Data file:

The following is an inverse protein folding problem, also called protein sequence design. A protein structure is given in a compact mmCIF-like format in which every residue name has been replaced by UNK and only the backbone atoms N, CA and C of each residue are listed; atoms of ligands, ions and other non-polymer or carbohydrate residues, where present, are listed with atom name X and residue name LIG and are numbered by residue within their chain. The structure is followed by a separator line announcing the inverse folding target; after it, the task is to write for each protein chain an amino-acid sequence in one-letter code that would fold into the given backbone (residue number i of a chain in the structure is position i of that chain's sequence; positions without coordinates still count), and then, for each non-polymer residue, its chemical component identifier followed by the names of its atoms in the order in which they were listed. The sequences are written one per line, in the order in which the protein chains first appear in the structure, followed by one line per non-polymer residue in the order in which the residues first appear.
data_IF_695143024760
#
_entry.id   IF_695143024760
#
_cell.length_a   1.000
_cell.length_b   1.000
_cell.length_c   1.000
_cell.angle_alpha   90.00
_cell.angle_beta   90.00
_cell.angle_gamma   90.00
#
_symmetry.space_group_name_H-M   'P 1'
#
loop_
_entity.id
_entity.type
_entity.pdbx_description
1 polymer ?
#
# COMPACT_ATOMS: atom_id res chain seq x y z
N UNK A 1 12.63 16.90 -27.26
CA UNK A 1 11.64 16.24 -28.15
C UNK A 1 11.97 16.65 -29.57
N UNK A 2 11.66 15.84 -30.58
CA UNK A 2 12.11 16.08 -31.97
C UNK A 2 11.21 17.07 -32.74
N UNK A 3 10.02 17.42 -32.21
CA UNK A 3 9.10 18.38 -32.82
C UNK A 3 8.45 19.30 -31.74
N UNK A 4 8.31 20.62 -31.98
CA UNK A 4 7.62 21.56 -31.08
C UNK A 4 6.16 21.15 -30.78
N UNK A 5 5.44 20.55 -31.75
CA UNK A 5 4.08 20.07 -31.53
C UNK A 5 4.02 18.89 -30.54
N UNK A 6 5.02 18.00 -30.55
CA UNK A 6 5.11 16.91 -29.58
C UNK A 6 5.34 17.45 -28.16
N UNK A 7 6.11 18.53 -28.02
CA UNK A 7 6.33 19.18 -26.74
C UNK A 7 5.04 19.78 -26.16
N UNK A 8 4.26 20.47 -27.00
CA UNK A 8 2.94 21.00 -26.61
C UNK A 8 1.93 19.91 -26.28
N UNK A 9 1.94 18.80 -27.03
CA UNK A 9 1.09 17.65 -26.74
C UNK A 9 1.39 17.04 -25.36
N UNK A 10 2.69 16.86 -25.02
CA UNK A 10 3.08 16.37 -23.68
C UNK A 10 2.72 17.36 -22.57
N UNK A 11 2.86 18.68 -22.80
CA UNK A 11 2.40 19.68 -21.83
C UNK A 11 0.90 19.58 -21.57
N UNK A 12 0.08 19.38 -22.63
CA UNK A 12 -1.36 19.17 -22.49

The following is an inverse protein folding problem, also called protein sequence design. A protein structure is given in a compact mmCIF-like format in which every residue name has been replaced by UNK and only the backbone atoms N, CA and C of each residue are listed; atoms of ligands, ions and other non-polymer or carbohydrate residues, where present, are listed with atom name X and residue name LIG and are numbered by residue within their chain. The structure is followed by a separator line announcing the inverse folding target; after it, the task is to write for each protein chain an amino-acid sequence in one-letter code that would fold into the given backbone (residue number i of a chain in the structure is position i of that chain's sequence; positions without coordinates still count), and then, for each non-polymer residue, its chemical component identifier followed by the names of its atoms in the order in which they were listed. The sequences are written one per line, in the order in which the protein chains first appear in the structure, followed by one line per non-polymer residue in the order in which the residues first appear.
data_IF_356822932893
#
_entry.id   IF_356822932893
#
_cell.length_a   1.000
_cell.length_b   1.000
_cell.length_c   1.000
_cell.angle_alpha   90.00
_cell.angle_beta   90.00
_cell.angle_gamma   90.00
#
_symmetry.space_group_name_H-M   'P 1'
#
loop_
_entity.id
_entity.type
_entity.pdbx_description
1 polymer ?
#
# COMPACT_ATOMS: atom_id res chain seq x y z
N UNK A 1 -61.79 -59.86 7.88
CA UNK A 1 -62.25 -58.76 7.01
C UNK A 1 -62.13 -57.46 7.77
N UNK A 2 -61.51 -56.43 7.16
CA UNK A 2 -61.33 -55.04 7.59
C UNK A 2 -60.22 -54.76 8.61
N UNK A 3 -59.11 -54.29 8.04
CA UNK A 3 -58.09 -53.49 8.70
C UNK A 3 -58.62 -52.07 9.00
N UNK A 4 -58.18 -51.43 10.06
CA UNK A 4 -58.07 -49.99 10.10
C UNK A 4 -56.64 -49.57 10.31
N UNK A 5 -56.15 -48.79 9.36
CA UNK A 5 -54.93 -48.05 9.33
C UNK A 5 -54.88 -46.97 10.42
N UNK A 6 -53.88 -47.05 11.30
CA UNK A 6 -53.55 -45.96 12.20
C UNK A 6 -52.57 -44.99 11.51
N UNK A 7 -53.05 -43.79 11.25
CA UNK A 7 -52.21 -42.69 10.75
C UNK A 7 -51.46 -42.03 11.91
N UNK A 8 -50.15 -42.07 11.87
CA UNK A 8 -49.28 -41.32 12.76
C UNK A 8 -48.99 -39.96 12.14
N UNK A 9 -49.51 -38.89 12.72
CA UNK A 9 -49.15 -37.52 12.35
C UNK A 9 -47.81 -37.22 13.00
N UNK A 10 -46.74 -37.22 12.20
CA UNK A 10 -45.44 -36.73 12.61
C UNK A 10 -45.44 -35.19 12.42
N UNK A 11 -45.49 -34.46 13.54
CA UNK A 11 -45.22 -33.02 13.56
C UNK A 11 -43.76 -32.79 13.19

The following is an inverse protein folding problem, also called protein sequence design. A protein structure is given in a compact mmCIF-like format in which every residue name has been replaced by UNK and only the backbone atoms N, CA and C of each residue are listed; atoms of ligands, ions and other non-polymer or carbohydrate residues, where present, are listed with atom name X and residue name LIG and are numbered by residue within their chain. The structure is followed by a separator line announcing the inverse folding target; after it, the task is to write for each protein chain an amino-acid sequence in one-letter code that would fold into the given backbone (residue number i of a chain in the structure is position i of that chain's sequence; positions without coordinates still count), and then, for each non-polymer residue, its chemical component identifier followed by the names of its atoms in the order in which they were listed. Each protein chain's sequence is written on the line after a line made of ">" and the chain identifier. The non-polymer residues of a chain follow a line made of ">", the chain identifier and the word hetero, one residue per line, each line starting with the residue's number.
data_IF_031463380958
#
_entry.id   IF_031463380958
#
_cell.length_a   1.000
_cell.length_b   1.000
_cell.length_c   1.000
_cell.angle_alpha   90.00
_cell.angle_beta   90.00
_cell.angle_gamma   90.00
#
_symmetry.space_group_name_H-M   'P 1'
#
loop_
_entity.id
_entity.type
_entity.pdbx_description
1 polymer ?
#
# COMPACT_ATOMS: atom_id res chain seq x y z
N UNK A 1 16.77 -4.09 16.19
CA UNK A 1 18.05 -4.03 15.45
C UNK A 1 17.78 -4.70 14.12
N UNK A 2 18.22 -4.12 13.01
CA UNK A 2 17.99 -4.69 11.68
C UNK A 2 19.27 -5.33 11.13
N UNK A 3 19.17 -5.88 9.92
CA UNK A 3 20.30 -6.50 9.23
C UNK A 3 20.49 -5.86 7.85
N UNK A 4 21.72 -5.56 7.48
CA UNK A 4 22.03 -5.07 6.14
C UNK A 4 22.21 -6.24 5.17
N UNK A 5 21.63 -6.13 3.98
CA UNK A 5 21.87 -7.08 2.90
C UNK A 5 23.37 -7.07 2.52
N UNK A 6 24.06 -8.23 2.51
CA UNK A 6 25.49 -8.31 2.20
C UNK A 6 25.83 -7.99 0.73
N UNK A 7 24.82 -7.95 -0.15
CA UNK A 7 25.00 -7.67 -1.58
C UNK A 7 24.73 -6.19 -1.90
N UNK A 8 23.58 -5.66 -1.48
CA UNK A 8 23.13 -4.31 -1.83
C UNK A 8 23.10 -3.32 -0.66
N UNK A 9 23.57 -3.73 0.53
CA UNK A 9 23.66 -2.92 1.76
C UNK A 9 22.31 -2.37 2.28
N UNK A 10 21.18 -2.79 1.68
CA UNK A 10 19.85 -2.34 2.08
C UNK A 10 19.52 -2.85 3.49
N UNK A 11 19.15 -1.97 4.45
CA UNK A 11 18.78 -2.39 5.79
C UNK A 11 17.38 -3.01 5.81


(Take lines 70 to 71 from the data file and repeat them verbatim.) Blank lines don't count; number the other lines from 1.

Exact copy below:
#
loop_